Karuna Muthu 's first daughter was born in India with a disability.
In no small way that is why he ended up in New Zealand - which has led to him standing in Rongotai for United Future.
He told the party conference in Onehunga today that he left India with his wife in 1995 to "escape the prejudice of thousands of years".
Not only had he and his wife earned the opprobrium of their respective familes for marrying - they were from different castes - but when their daughter was born with a disability, his family believed that that was his punishment for the marriage.
Muthu, a lawyer, was part of an ethnic panel, a segment of New Zealand that Dunne has long targeted.
While he called New Zealand a "paradise" he did not suggest New Zealand was free from prejudice. He was sad to have to express the hope that his children - he and his wife have had two more daughters in New Zealand - would be judged by their character and not their skin colour.
Muthu is not a stranger to politics.
He sought selection in Rongotai in 2005 for National but missed out to Nicola Young (no relation) who did not stand a chance against Annette King.
I came across Muthu at Parliament in 2002 when he was leading an anti-racism protest on the steps against New Zealand First leader Winston Peters.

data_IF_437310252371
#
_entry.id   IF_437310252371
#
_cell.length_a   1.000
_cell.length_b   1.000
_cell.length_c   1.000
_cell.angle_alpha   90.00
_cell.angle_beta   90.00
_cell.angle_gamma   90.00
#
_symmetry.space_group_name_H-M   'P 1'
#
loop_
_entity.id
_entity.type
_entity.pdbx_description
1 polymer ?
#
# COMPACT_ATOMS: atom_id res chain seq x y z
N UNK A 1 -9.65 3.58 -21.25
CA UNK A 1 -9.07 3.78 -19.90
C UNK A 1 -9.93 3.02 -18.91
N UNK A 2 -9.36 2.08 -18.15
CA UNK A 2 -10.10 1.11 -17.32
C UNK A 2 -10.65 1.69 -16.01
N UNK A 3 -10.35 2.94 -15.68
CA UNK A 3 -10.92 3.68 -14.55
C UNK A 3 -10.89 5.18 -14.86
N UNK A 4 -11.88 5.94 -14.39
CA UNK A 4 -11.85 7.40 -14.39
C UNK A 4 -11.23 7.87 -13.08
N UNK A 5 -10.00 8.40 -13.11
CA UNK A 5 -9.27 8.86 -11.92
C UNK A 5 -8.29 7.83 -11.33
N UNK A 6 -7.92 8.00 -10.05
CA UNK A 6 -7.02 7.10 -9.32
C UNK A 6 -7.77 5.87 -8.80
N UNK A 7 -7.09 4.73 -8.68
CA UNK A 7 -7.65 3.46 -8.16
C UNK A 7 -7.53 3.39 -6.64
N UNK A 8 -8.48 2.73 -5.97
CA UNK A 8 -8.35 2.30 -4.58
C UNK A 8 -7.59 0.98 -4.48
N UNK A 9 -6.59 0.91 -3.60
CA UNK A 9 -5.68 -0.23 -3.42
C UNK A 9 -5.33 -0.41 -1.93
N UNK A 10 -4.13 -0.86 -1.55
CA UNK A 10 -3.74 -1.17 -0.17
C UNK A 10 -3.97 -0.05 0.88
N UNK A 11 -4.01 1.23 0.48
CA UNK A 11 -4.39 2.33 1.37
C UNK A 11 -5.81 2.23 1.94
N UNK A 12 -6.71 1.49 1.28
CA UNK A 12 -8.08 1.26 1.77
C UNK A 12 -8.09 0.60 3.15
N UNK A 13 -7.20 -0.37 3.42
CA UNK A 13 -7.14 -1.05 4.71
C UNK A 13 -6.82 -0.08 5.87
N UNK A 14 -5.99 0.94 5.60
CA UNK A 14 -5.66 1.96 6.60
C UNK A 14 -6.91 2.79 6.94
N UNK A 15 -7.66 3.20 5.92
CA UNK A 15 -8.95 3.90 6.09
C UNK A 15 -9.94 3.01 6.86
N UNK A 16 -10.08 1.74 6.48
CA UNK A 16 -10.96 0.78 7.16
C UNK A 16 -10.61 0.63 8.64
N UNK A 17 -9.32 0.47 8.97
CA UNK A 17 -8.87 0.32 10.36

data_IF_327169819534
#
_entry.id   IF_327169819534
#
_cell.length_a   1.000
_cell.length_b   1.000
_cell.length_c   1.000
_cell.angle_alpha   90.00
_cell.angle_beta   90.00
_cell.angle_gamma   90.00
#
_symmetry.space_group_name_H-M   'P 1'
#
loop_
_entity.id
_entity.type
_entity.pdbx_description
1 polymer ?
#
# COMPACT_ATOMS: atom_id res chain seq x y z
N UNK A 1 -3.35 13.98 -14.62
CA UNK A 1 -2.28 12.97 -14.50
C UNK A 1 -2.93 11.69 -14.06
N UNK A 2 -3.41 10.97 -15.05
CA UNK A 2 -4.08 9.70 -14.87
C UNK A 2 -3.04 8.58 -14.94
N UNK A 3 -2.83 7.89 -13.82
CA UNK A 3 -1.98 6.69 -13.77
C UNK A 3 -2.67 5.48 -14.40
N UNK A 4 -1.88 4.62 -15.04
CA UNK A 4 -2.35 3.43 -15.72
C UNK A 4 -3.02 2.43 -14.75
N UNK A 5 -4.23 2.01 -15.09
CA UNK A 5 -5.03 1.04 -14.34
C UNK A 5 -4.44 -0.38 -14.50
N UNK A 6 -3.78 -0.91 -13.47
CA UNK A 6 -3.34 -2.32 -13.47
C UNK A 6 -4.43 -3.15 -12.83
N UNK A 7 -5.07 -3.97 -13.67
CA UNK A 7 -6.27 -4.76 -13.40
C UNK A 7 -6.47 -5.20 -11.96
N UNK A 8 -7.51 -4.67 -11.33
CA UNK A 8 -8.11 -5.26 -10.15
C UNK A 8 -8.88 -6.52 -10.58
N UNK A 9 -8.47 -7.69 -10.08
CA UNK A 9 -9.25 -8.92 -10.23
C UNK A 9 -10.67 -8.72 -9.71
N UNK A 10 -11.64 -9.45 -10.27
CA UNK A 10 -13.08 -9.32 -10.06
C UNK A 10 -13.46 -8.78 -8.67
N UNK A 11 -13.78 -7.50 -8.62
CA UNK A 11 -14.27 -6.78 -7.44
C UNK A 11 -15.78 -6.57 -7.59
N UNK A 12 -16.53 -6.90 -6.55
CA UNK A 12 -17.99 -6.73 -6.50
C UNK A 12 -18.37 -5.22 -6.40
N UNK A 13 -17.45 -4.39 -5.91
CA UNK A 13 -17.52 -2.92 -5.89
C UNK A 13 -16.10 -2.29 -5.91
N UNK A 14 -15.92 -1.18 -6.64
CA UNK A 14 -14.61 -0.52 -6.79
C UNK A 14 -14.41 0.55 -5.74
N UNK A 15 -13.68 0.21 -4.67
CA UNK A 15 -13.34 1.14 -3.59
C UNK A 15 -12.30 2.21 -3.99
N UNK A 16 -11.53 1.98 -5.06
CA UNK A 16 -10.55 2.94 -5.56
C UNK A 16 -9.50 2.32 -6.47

Some of the most memorable protests among the hundreds I've seen have been small ones. This was one of them, memorable for its intensity of passion.
Peters was mentioned indirectly at the conference this morning by president Denise Krum. She is the United Future president and Maungakiekie candidate, a first-time candidate, but the daughter of former National MP and former Christian Democrat leader Graeme Lee.
Krum alluded to the "the politics of fear" that would become evident in election year and implored the 80 or so delegates to ignore them.
Her husband, Brian Krum, is the conference MC. He brings to it a certain evangelical style which is not surprise given that he is a lecturer at a theological college.
Party leader Peter Dunne also adopted what appeared to be an evangelical style in his conference speech this morning.
He spoke from the centre of U-shaped audience, cordless mike in hand, and no notes.
He said later it was not meant to be evangelical but was, in fact, modelled on a speech he saw Tony Blair give in Britain when he was there.